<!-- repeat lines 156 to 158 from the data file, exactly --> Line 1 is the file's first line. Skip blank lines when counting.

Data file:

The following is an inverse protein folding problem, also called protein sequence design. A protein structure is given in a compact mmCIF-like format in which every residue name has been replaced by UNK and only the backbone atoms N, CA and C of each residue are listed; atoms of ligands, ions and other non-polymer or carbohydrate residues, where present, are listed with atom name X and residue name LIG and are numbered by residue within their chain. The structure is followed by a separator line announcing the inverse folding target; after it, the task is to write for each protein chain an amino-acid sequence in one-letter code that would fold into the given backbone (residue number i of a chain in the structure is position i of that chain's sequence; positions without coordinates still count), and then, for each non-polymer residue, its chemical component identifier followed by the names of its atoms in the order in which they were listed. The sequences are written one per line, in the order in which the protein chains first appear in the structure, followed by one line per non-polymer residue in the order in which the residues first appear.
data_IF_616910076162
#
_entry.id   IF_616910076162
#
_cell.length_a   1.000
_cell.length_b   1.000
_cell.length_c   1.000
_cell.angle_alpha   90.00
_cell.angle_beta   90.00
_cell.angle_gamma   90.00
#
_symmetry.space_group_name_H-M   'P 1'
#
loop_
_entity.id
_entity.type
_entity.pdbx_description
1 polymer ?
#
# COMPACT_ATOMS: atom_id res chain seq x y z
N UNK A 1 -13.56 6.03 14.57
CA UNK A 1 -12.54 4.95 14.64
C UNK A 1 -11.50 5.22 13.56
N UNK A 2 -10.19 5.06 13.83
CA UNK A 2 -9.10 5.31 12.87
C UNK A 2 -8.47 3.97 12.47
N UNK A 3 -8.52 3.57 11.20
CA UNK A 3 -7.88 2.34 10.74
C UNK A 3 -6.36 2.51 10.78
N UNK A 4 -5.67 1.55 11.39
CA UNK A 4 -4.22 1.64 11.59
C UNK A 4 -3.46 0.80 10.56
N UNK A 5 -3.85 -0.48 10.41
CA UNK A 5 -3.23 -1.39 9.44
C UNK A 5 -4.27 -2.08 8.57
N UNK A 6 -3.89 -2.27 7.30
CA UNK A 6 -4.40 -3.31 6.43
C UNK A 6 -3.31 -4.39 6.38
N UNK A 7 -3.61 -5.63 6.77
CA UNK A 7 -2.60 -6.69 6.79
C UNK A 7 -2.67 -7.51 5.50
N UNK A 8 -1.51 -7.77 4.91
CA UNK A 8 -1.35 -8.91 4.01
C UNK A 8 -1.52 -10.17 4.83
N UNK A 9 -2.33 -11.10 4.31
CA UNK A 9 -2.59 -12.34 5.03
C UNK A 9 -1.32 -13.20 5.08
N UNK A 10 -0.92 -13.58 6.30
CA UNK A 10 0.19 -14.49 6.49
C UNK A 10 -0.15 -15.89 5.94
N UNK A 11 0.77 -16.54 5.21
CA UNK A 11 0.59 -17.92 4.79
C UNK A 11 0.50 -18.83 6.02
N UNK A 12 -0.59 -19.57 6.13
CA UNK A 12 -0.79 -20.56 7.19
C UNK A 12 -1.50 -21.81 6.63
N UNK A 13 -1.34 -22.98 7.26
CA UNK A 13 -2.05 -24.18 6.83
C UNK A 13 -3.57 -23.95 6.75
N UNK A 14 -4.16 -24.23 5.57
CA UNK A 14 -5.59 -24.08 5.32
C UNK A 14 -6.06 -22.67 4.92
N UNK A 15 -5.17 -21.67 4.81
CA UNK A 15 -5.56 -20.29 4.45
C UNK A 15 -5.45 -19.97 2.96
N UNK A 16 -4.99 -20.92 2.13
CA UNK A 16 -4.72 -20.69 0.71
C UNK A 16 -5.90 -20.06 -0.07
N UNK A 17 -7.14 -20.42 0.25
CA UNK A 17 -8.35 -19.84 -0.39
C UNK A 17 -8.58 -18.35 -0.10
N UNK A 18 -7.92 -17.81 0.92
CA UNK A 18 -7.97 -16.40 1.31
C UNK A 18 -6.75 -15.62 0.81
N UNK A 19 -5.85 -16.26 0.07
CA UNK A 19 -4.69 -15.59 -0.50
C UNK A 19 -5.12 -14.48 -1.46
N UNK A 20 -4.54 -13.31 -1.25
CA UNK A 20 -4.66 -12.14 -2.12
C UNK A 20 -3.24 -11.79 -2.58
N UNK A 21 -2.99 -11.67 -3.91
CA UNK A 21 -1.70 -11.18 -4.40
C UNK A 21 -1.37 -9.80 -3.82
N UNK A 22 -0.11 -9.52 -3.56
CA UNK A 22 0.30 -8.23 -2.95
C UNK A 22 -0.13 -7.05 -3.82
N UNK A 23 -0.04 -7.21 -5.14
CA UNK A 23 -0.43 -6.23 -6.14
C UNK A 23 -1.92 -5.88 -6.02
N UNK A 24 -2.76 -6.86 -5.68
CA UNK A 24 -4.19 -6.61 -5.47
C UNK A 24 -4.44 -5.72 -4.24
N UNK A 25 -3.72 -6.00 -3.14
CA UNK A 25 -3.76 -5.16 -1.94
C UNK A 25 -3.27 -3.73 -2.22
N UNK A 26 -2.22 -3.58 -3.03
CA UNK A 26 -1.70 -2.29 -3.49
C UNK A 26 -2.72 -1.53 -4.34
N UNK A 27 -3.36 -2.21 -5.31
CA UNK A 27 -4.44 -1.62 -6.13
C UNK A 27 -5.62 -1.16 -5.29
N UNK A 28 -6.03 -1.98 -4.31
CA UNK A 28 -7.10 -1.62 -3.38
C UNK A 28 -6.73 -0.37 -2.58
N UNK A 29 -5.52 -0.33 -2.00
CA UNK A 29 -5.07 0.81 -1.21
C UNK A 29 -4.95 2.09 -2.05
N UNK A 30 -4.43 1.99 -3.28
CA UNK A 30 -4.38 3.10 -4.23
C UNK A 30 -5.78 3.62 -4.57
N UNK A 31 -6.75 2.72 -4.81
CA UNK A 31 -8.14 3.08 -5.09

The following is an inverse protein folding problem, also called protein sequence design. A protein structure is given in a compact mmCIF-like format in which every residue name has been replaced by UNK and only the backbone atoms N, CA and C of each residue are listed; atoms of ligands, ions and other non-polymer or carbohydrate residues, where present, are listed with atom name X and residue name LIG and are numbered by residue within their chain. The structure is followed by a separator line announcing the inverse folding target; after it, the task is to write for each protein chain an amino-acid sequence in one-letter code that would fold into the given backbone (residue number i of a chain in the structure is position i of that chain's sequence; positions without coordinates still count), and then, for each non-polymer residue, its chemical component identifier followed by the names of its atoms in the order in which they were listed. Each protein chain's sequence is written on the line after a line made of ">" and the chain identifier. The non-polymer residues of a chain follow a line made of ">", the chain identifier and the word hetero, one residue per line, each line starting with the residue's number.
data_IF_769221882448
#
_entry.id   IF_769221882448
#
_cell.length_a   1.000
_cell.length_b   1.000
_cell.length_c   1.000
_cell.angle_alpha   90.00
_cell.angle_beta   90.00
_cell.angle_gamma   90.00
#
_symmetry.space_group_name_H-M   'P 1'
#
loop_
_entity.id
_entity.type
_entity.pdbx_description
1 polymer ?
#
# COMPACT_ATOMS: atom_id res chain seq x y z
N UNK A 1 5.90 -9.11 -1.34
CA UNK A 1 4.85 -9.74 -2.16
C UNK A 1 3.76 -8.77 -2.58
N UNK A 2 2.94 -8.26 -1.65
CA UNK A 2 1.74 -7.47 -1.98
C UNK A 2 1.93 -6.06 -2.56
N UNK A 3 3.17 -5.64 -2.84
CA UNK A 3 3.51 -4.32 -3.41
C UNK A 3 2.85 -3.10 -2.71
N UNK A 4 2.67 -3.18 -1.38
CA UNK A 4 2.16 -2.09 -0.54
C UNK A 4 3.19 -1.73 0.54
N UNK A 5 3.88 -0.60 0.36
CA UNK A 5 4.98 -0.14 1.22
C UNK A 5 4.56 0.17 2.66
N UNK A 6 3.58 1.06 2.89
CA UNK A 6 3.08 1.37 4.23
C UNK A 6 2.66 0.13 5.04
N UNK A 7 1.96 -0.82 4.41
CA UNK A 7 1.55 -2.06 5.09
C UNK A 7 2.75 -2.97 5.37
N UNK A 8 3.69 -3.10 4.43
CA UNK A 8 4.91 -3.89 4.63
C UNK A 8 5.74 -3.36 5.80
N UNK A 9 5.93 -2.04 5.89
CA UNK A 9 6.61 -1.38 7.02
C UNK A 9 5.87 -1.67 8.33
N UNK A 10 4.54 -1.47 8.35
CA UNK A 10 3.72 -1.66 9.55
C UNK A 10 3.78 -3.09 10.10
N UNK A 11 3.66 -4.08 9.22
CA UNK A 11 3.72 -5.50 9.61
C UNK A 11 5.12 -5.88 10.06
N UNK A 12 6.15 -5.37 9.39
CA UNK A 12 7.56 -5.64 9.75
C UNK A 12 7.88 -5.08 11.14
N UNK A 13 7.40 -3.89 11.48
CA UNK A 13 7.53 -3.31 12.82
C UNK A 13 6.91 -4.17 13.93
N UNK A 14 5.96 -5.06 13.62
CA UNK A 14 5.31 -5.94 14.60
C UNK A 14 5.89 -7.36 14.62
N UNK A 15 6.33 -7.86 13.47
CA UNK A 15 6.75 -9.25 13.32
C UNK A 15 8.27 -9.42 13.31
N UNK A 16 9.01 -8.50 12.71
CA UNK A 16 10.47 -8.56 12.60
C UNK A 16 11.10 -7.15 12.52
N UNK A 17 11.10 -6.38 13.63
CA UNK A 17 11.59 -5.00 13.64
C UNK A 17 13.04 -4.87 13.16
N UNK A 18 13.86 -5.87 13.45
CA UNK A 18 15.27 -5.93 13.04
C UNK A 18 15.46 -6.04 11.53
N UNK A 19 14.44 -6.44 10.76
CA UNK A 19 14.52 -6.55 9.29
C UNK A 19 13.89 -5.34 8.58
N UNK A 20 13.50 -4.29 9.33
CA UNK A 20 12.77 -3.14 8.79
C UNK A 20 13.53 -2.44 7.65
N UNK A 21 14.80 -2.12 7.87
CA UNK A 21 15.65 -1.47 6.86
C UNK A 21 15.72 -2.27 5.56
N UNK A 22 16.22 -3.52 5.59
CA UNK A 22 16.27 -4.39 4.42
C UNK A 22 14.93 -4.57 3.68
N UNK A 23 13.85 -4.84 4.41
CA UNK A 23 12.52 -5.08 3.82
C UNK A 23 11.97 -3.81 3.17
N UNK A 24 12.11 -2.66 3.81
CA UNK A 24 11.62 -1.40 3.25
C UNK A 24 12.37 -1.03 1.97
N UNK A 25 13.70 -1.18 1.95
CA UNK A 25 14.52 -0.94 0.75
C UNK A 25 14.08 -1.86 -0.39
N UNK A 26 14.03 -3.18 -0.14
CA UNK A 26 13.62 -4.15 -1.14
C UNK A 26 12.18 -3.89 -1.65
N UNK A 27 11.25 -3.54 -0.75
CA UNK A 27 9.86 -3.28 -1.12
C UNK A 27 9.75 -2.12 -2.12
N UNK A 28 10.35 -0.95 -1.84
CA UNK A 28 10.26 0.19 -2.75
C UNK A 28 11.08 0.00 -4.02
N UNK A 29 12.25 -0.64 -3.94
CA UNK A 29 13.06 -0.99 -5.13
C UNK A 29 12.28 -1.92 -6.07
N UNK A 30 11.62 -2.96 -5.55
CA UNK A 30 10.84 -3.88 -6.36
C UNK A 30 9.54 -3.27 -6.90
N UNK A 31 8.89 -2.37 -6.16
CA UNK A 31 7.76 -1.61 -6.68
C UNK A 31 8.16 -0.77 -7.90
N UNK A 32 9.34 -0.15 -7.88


N UNK A 8 3.69 -3.10 4.43
CA UNK A 8 4.91 -3.89 4.63
C UNK A 8 5.74 -3.36 5.80